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Precautions for entering confined spaces
 
Procedures for confined areas can vary widely and depend on the nature of the work site – a septic tank in need of cleaning will have totally different procedures from a water purification site. OSHA actually offers free on-site safety consulting, which can be enormously helpful in ensuring worker safety in potentially hazardous sites. (Not only that, but after successful completion of OSHA's consultation, some participants are able to use the Safety and Health Achievement Recognition Program to exempt themselves from certain safety inspections for up to a year.)
 
We've adapted a few general precautions from the University of Wisconsin's occupational safety department – these are just a couple of the things workers need to keep in mind when entering a confined space (though of course, this list is by no means exhaustive!).
 
If a space is permit-required, in general, one person alone can enter it at a time per set of appropriate safety equipment (which can involve hazard suits or breathing equipment). The size of each site may limit accessibility. In case of emergency, the crew should always have an excess of safety equipment to allow for rescue – the person in the permit-only area should never be the only one with working safety apparatus!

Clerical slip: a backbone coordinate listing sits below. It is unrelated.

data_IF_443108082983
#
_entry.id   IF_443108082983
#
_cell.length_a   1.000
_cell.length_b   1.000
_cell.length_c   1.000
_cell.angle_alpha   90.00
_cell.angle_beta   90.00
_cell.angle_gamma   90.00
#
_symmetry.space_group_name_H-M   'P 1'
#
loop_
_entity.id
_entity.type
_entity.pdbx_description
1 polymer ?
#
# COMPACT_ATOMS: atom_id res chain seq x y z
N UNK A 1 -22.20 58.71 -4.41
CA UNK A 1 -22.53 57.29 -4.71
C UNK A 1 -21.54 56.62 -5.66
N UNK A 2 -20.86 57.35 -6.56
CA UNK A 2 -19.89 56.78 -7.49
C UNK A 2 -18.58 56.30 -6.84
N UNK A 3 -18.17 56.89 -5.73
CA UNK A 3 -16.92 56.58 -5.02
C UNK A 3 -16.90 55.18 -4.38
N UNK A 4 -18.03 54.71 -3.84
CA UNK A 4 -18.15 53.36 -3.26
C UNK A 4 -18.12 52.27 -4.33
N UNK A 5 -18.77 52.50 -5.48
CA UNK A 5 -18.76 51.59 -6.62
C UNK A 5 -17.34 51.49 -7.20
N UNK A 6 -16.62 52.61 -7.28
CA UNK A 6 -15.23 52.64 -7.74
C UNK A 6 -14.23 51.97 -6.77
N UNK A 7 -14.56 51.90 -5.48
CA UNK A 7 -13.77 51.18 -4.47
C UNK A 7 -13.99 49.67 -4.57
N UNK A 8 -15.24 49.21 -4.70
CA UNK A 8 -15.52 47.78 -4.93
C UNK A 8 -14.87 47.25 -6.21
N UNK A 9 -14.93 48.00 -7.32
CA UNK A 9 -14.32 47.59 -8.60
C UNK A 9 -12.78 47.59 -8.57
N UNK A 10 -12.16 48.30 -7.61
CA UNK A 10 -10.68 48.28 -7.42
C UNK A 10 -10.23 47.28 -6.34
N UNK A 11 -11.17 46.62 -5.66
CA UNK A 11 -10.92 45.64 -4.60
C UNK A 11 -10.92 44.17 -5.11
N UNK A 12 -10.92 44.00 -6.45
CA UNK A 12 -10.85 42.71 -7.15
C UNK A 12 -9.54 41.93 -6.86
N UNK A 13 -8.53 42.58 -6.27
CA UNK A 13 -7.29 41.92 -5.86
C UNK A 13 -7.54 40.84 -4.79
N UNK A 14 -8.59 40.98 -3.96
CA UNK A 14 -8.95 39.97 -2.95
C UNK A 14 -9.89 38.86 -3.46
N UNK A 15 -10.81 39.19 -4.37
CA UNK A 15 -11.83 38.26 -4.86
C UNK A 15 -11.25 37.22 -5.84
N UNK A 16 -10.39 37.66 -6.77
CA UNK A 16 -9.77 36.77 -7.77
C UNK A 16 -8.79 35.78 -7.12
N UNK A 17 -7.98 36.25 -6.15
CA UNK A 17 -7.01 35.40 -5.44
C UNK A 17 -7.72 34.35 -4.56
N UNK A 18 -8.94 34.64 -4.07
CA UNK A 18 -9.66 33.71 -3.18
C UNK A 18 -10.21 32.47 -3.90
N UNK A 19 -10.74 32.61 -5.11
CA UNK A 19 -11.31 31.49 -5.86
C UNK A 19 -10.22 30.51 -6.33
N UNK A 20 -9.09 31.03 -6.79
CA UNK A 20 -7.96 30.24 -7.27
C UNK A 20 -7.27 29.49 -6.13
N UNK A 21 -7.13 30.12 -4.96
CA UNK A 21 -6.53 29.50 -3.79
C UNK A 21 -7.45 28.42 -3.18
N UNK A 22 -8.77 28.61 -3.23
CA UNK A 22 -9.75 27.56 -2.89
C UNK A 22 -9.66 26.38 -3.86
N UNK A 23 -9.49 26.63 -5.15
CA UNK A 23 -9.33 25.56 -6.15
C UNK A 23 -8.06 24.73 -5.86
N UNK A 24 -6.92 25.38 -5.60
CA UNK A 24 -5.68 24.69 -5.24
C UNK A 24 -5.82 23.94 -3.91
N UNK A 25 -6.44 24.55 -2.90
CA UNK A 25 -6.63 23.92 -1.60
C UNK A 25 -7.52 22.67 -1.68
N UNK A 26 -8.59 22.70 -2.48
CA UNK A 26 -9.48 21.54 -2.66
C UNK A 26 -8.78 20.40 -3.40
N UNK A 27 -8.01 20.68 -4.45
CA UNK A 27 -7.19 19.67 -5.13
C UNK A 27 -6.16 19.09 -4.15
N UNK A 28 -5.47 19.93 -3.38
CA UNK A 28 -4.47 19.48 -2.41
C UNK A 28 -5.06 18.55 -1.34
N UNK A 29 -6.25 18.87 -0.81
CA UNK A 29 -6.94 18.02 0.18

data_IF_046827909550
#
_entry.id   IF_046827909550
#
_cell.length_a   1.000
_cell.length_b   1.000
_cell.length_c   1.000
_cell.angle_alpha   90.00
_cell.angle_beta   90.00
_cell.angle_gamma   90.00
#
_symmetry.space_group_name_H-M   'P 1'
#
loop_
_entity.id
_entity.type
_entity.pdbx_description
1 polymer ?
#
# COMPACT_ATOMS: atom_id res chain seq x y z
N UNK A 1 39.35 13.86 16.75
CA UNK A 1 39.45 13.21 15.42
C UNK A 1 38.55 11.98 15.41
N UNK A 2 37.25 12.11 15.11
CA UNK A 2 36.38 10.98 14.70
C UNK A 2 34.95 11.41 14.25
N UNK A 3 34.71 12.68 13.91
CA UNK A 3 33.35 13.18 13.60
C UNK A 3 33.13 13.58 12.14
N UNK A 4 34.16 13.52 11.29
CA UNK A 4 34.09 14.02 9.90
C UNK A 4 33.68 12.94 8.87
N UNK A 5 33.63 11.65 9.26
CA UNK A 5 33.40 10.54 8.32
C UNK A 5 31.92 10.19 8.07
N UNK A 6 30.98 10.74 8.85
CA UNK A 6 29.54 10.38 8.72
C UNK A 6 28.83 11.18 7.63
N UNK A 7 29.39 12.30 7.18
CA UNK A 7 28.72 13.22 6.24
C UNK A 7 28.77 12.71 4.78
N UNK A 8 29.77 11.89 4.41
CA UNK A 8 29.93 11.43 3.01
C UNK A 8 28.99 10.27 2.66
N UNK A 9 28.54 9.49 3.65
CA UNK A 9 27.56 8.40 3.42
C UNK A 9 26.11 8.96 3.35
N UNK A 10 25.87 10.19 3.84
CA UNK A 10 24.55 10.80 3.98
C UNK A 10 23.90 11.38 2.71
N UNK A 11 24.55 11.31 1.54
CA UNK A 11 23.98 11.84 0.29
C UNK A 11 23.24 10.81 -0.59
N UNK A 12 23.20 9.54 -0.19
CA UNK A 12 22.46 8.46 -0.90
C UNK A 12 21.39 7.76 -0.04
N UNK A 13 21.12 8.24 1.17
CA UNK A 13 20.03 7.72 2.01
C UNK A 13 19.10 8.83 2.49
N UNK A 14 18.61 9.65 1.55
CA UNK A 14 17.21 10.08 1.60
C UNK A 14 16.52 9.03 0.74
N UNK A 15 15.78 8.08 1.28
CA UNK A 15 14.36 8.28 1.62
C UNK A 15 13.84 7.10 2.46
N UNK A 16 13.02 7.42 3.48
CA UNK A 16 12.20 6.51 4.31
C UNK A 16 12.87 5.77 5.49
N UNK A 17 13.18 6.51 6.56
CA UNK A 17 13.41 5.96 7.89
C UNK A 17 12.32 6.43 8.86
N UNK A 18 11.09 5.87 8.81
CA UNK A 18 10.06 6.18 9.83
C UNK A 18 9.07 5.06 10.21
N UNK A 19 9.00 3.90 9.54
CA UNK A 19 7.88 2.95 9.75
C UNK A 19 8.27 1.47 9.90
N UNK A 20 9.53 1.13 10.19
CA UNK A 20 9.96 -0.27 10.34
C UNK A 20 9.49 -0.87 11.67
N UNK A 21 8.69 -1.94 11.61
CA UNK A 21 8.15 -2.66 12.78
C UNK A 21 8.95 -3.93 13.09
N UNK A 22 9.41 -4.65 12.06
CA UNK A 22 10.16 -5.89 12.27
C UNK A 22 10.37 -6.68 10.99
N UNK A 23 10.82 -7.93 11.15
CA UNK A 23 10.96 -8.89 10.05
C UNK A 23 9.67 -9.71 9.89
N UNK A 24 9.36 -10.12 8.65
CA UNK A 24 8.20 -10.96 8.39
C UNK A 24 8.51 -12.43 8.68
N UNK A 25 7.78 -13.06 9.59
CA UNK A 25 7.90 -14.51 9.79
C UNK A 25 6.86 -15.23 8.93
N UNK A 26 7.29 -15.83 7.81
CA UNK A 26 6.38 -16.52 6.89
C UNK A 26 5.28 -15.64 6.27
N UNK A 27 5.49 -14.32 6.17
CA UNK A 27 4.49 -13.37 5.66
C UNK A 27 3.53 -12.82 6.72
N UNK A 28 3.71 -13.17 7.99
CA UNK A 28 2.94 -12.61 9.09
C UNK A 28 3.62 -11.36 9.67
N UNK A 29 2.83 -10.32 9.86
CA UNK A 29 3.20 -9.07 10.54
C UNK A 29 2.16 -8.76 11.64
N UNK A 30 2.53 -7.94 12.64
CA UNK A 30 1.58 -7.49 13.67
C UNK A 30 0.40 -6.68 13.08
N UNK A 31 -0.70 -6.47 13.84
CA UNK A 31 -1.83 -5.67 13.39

When someone enters a permit-required site, a specially trained attendant will be needed near the space whenever anyone else enters. That person's first priority must be watching for problems with the worker in the dangerous area, while (as a secondary priority) keeping the public out; he/she must not be given duties that conflict with those two priorities. The attendant needs to have an effective means of communication with the person in the confined space – usually a two-way radio.
   
Openings that are publically accessible must be protected with barricades to prevent entry. The barricades need to be ADA-compliant and well-lit when it's dark.
   
Many permit-required areas should be equipped with special detectors that go off when the atmospheric conditions change. Needless to say, these should be kept in working order, and no one should enter the confined area if safety alerts are tripped.
   
If you sense anything wrong with the confined space when you enter it, leave immediately. It's always better to put off a task until your safety can be guaranteed than it is to risk major injury to get it done immediately. Your conscientiousness – and your instincts – can save lives.
 
 
Permit Required Confined Signs
 
Breathing equipment may be necessary in a confined space, for reasons as varied as insufficient ventilation, moldy dust, or toxic gases.
 
 
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